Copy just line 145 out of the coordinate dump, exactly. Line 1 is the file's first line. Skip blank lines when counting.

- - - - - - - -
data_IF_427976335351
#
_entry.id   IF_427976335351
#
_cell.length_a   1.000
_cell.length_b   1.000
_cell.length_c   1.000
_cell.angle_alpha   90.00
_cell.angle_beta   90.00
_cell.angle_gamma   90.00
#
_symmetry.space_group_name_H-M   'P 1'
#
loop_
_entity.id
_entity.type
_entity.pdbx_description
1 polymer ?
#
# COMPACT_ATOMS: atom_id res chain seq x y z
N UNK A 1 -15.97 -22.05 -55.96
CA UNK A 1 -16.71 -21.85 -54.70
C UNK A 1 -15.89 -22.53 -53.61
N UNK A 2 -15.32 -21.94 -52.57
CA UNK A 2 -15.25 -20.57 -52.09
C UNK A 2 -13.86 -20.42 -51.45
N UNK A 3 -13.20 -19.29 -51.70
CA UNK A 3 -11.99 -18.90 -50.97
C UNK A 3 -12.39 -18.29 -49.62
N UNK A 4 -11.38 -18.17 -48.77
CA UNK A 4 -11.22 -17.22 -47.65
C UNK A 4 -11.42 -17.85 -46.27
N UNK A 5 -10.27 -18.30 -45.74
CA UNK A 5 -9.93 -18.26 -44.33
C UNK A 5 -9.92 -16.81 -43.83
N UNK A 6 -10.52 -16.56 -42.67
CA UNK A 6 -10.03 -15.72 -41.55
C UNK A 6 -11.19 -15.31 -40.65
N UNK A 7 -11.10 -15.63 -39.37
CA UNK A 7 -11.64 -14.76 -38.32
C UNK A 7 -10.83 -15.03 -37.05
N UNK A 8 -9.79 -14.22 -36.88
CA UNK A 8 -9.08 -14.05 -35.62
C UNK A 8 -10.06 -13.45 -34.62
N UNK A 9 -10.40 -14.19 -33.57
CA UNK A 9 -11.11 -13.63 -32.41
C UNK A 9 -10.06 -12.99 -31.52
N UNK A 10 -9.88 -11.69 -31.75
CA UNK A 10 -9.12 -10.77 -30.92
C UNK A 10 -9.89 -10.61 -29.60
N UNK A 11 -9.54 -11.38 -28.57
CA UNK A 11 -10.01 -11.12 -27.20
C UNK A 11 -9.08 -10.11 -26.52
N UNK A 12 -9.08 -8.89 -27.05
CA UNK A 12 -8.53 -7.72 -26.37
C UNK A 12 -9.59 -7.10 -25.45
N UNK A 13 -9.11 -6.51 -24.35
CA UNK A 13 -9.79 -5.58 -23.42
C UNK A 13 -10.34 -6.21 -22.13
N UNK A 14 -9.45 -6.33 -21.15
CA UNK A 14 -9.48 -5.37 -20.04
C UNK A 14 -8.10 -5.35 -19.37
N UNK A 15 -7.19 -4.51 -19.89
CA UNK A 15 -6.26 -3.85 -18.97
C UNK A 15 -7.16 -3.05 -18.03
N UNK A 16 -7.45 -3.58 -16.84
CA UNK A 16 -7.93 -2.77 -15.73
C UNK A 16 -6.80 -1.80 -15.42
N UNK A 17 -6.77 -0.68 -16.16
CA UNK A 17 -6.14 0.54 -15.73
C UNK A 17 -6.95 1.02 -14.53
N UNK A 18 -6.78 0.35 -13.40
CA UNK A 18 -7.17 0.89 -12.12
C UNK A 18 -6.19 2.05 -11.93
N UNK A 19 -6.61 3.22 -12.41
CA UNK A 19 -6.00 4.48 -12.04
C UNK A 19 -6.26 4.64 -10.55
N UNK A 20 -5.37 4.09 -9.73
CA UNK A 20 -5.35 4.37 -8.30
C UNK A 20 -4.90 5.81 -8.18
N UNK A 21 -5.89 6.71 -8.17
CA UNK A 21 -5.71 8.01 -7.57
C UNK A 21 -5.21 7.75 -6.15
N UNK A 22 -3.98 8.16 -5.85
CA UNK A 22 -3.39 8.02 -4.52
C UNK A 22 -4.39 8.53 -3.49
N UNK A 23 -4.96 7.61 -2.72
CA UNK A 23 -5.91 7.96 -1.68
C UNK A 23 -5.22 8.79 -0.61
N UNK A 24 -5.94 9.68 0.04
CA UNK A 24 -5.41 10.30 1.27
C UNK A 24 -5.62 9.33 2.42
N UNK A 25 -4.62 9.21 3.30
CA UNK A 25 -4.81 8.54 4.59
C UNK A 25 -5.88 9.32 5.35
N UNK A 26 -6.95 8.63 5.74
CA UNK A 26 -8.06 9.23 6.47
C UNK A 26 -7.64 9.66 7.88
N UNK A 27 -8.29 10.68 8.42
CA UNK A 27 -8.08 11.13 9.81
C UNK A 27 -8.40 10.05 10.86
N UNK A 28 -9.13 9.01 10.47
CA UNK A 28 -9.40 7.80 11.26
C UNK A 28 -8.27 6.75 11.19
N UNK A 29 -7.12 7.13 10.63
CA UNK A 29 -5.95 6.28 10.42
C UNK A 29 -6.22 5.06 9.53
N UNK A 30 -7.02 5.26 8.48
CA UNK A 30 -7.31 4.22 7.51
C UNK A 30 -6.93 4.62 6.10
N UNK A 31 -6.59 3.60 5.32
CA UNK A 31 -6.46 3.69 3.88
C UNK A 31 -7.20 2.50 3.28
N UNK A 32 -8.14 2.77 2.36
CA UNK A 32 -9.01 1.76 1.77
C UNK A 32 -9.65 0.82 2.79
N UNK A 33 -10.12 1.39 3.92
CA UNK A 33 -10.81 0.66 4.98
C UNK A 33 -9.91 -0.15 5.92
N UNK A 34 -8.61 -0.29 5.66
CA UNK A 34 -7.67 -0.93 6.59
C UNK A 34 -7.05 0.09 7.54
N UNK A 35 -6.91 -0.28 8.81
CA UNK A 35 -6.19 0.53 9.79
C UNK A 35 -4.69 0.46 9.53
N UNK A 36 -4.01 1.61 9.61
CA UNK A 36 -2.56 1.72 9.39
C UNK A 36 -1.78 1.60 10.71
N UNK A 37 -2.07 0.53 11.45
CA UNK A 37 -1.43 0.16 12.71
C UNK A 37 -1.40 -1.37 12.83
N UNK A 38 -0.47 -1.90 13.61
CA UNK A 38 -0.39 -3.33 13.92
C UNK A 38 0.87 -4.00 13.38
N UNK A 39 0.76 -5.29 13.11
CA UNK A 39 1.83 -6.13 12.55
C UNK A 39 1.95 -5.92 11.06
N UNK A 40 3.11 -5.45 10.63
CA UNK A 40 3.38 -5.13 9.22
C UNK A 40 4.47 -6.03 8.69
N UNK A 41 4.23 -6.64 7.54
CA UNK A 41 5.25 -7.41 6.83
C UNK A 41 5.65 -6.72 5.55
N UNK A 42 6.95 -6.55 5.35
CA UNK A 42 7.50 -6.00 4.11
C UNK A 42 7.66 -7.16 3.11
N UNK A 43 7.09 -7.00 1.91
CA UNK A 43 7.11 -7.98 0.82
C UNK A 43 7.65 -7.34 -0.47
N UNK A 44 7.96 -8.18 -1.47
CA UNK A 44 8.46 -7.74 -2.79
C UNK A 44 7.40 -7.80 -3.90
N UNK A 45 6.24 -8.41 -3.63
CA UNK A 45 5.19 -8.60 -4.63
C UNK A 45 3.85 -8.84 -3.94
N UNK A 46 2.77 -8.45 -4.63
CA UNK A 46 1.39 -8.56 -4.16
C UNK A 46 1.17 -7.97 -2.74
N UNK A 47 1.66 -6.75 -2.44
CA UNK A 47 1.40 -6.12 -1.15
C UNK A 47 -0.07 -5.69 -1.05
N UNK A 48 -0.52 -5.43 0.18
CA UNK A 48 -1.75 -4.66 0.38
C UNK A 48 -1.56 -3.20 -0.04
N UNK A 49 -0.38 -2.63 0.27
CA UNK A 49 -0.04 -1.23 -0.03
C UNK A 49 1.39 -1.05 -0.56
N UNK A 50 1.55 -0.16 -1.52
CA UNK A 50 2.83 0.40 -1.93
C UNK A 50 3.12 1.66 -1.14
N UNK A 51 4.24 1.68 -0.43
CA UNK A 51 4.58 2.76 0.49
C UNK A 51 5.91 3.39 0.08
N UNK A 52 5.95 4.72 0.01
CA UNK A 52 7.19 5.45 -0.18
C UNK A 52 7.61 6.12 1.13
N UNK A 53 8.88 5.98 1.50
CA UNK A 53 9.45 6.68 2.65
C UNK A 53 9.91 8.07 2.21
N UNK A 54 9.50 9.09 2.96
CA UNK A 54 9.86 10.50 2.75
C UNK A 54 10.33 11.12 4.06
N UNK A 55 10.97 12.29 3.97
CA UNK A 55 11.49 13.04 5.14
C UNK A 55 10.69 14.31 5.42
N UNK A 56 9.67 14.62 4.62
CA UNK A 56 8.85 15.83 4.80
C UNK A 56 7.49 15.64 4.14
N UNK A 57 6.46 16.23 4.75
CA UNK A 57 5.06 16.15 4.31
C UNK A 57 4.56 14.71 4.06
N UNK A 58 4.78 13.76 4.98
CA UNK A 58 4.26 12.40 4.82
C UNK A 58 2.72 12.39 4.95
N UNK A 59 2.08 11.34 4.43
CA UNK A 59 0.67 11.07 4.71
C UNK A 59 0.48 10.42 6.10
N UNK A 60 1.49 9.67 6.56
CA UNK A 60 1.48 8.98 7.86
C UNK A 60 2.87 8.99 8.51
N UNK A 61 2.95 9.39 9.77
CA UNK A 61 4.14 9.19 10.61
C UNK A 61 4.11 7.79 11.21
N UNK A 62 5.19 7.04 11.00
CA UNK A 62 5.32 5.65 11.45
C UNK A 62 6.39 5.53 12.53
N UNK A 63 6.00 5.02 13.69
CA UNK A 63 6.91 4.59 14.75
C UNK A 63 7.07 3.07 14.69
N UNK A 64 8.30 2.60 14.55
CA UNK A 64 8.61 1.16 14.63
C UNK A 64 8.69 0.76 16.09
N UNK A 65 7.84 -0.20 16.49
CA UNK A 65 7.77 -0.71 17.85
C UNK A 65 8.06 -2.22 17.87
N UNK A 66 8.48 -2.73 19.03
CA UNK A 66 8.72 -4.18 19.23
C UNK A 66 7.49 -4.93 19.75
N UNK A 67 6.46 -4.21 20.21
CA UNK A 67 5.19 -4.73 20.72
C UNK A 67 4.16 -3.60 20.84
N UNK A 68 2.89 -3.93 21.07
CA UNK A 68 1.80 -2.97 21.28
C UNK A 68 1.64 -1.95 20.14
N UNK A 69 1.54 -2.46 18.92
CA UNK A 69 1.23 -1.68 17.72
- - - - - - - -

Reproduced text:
CA UNK A 42 7.50 -6.00 4.11